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  • moturkey
    Although my plans for an overnight solo trip this fall have been foiled by the scheduling constraints of work and family, I did manage to get a full day on the Meramec yesterday and it was awesome.  Perhaps not a 'banner day,' but it was certainly a success by my standards.  The numbers were good, but the sizes were smaller than I was hoping for.
    It started off chilly but when the sun came up and burned off the fog it was perfect.  Water temp was 56 when I put in at daybreak (a bit cooler than I was expecting), and despite landing a spot on my first cast the bite was pretty slow in the morning.  I stopped at 12:30 for lunch at my half-way mark, and at that point had only boated 4 smallies and 2 spots. Spook and (large) HD craw counted for 1 fish each, and a white spinner bait claimed the other 4 (thanks for the tip, @Hog Wally!).  I lost track of the number of short strikes on the spinner and spook. 
    Despite the hoopla, I've never had much luck with my half-hearted efforts on the ned rig. I really wanted to spend some time with it yesterday and I'm glad I did.  Just after lunch I found a nice rock pile along the bank in a 7' run. Water clarity was right at 7' so I could see plenty of fish but was having trouble holding my kayak against the current. I beached upstream and walked down the bank to the rock pile and caught 4 smallies in quick succession. The afternoon continued to produce well on a similar pattern, and they all came on a PBJ ned. I finished the day with 21 fish - 13 smallies and 8 spots -- 15 of which came in the afternoon on the ned. Biggest of the day was only 14.5" and I had one more that was just over 14".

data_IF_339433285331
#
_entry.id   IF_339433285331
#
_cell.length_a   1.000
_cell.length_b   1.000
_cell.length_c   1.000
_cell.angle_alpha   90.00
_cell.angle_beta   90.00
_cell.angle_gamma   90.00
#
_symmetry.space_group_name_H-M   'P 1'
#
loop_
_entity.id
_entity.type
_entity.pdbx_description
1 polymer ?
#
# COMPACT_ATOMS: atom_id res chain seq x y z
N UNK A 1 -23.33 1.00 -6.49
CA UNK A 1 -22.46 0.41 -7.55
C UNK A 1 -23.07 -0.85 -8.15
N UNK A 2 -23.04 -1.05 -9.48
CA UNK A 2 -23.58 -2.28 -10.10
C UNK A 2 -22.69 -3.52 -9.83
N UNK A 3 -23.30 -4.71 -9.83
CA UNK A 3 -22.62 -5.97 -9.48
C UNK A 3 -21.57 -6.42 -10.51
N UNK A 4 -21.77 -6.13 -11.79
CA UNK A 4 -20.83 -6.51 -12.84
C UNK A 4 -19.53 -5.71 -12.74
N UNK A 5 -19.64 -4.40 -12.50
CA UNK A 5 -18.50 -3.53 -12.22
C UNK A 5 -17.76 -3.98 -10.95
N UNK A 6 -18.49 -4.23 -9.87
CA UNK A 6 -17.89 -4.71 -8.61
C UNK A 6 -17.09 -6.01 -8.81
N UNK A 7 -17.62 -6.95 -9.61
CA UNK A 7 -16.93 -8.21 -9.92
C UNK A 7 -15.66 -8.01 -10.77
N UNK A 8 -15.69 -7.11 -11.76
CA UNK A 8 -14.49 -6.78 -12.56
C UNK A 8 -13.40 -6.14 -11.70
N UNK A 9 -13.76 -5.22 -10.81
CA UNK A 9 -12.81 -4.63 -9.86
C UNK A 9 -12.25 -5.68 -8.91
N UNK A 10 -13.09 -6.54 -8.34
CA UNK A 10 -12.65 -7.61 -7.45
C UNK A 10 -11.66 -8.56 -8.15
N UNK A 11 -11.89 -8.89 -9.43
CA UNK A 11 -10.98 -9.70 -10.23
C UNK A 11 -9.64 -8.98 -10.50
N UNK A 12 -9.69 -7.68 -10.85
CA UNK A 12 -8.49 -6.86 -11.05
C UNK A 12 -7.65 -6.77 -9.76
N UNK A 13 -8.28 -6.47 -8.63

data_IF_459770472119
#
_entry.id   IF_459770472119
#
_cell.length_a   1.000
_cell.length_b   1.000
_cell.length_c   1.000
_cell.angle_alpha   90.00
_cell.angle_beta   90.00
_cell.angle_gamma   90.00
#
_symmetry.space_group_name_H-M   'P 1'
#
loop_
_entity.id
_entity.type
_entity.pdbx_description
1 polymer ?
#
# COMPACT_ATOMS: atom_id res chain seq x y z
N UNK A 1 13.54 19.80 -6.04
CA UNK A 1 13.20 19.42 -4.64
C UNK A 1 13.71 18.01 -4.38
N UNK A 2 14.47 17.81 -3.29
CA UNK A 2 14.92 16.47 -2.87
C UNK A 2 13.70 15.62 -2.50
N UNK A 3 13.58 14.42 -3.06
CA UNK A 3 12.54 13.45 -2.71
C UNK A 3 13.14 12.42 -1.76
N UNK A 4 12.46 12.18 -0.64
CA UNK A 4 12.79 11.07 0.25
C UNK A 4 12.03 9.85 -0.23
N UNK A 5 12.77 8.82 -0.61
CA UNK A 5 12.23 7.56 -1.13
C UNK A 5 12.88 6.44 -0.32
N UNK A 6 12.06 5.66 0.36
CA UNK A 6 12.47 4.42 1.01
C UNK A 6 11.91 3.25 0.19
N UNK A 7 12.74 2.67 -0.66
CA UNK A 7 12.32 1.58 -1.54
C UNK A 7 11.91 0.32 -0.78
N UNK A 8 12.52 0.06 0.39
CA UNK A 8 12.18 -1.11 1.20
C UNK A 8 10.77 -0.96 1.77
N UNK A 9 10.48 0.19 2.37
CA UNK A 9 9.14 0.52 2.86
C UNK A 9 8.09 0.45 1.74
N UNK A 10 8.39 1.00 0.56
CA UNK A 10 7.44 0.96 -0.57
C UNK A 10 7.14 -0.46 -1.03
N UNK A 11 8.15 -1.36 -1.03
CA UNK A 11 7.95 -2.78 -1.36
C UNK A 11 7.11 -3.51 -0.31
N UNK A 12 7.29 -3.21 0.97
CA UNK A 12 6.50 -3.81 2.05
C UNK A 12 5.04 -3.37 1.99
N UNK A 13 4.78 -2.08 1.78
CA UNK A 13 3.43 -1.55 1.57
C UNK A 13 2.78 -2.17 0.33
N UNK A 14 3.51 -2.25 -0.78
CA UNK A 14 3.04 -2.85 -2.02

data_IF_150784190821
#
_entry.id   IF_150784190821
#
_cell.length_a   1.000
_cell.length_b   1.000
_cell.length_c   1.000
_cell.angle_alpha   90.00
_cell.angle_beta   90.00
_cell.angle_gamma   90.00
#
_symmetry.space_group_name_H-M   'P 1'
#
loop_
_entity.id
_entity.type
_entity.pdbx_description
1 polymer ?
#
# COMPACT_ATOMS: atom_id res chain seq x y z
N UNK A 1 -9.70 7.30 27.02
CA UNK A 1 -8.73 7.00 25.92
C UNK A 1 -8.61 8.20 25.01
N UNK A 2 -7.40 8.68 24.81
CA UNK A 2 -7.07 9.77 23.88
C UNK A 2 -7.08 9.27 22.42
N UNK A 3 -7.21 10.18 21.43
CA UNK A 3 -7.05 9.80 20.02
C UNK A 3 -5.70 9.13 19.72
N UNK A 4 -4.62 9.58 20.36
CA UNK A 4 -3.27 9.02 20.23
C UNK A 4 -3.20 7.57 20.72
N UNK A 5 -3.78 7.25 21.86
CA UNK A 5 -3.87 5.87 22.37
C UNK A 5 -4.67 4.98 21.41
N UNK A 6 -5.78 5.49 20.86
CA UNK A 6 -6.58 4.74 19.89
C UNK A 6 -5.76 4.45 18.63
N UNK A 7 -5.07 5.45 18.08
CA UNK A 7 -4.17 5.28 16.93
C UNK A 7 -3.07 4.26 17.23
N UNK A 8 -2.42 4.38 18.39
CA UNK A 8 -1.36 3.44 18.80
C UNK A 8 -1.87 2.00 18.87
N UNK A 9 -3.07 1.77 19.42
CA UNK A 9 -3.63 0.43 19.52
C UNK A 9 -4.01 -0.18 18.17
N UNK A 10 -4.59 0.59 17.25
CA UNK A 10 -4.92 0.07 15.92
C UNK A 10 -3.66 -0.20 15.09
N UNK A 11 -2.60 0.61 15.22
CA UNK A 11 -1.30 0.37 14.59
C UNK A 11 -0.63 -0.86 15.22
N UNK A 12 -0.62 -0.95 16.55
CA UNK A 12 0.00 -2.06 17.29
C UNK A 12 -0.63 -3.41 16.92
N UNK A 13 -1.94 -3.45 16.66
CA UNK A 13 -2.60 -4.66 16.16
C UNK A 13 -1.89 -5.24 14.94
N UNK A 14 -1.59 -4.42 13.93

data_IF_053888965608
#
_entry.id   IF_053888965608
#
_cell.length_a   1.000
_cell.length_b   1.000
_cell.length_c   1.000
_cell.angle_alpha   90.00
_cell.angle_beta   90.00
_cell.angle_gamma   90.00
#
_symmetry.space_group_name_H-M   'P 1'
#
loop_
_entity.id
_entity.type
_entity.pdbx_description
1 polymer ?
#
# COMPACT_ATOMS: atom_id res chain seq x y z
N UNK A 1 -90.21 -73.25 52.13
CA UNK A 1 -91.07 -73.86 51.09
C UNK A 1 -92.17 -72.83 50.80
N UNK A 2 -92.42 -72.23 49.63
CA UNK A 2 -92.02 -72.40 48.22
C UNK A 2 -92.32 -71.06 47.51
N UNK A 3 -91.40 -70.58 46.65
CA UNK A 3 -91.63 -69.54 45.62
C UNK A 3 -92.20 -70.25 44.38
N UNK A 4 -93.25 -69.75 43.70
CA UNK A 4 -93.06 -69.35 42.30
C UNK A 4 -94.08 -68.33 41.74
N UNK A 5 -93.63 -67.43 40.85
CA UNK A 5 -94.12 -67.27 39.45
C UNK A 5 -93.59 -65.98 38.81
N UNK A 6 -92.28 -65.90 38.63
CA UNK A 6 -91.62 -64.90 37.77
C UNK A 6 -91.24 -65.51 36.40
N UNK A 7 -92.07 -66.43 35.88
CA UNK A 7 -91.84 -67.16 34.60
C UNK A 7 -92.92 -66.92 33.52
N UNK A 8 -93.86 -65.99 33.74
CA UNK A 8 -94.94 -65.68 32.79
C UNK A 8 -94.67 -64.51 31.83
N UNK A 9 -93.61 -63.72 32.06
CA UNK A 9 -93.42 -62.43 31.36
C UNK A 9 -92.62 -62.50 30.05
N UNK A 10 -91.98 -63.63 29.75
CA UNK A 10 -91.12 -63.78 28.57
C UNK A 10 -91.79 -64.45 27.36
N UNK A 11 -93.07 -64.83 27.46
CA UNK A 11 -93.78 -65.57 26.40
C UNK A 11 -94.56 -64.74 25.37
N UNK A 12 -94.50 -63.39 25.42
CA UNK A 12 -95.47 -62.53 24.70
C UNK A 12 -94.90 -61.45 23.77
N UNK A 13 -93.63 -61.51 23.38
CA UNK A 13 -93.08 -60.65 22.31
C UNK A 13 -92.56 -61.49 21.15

I didn't see a soul out there, with 1 exception in the early afternoon that was a fun encounter.  I could hear a radio in the distance blaring KSHE-95 (the oldest continuous rock station in the world, for those not from this area), and expected to come upon a group of river rats partying it up.  To my surprise, it was one person - a retired guy named Steve. He had pulled his car up to the bank with the radio on, and was sitting in a lawn chair with a cooler of budweiser and his trusted companion - a grizzly old yellow lab. I planned to give him his space and was fishing the far bank. He cut the radio as soon as he saw me, and soon after called me over to his side of the river.  He was enamored with my kayak rig, asking all sorts of questions about it, then revealed to me what I perceived as the secret to true happiness.... He said he has owned that land for 27 years and is retired but comes down to the farm almost every day to 'work' while his wife actually does go to work. If 'working' means pulling up a lawn chair by the side of the river with a trusted 4-legged companion and cooler of beer on a Wednesday afternoon, then I'm doing it all wrong. When he called me over, he said I was fishing the wrong bank and should try a series of lay-downs that were right along his bank.  3 casts and 3 fish later, I figured he'd been 'working' that bank (and the passing fishermen) for all 27 years of his tenure.  Steve - if you're out there, it was a pleasure to meet you and I enjoyed our conversation!
    Lunch was at the mouth of a big cave along the river, and I saw quite a few bald eagles throughout the day. I also saw a flock of turkeys fly across the river and struggle to climb a steep bank on the other side. I can't get a horny Tom to cross an ankle-deep, shoulder-width creek during turkey season, but yet here was a flock that willingly flew across a wide and fairly swift section of the river to a steep bank that any human would have needed climbing ropes to ascend.  Story of my life chasing turkeys, but I digress. The weather, scenery, solitude, and fishing all exceeded my expectations and I still have a grin on my face.
    I consider myself a guest on this river, so I won't reveal my exact location to the innerwebs but if you've floated this stretch you'll probably recognize it from the pictures.

  • moguy1973